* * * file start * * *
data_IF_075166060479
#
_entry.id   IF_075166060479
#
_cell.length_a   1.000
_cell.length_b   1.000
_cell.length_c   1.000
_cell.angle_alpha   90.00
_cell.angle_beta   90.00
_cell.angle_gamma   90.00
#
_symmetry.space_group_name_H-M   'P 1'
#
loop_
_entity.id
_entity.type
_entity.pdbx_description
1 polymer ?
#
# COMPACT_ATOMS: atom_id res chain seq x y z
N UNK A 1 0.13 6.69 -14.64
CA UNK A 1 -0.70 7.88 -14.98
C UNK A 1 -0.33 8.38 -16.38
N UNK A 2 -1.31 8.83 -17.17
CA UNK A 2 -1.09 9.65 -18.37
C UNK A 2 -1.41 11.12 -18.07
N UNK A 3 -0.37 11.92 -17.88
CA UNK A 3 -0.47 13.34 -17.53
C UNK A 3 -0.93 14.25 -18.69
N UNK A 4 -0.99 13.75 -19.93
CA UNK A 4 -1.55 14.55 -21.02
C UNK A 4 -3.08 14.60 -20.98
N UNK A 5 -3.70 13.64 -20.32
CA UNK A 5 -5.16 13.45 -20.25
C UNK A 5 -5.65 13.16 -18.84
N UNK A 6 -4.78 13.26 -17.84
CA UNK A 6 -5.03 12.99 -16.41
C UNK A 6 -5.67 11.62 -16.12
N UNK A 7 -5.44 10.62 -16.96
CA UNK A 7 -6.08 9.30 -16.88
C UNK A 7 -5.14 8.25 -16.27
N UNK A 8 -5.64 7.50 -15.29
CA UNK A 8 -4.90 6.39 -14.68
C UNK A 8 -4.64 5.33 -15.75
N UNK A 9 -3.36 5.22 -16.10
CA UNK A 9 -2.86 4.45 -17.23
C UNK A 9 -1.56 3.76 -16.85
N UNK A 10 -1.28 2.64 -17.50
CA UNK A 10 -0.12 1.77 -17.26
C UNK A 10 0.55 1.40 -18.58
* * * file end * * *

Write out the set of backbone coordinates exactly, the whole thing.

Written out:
data_IF_075166060479
#
_entry.id   IF_075166060479
#
_cell.length_a   1.000
_cell.length_b   1.000
_cell.length_c   1.000
_cell.angle_alpha   90.00
_cell.angle_beta   90.00
_cell.angle_gamma   90.00
#
_symmetry.space_group_name_H-M   'P 1'
#
loop_
_entity.id
_entity.type
_entity.pdbx_description
1 polymer ?
#
# COMPACT_ATOMS: atom_id res chain seq x y z
N UNK A 1 0.13 6.69 -14.64
CA UNK A 1 -0.70 7.88 -14.98
C UNK A 1 -0.33 8.38 -16.38
N UNK A 2 -1.31 8.83 -17.17
CA UNK A 2 -1.09 9.65 -18.37
C UNK A 2 -1.41 11.12 -18.07
N UNK A 3 -0.37 11.92 -17.88
CA UNK A 3 -0.47 13.34 -17.53
C UNK A 3 -0.93 14.25 -18.69
N UNK A 4 -0.99 13.75 -19.93
CA UNK A 4 -1.55 14.55 -21.02
C UNK A 4 -3.08 14.60 -20.98
N UNK A 5 -3.70 13.64 -20.32
CA UNK A 5 -5.16 13.45 -20.25
C UNK A 5 -5.65 13.16 -18.84
N UNK A 6 -4.78 13.26 -17.84
CA UNK A 6 -5.03 12.99 -16.41
C UNK A 6 -5.67 11.62 -16.12
N UNK A 7 -5.44 10.62 -16.96
CA UNK A 7 -6.08 9.30 -16.88
C UNK A 7 -5.14 8.25 -16.27
N UNK A 8 -5.64 7.50 -15.29
CA UNK A 8 -4.90 6.39 -14.68
C UNK A 8 -4.64 5.33 -15.75
N UNK A 9 -3.36 5.22 -16.10
CA UNK A 9 -2.86 4.45 -17.23
C UNK A 9 -1.56 3.76 -16.85
N UNK A 10 -1.28 2.64 -17.50
CA UNK A 10 -0.12 1.77 -17.26
C UNK A 10 0.55 1.40 -18.58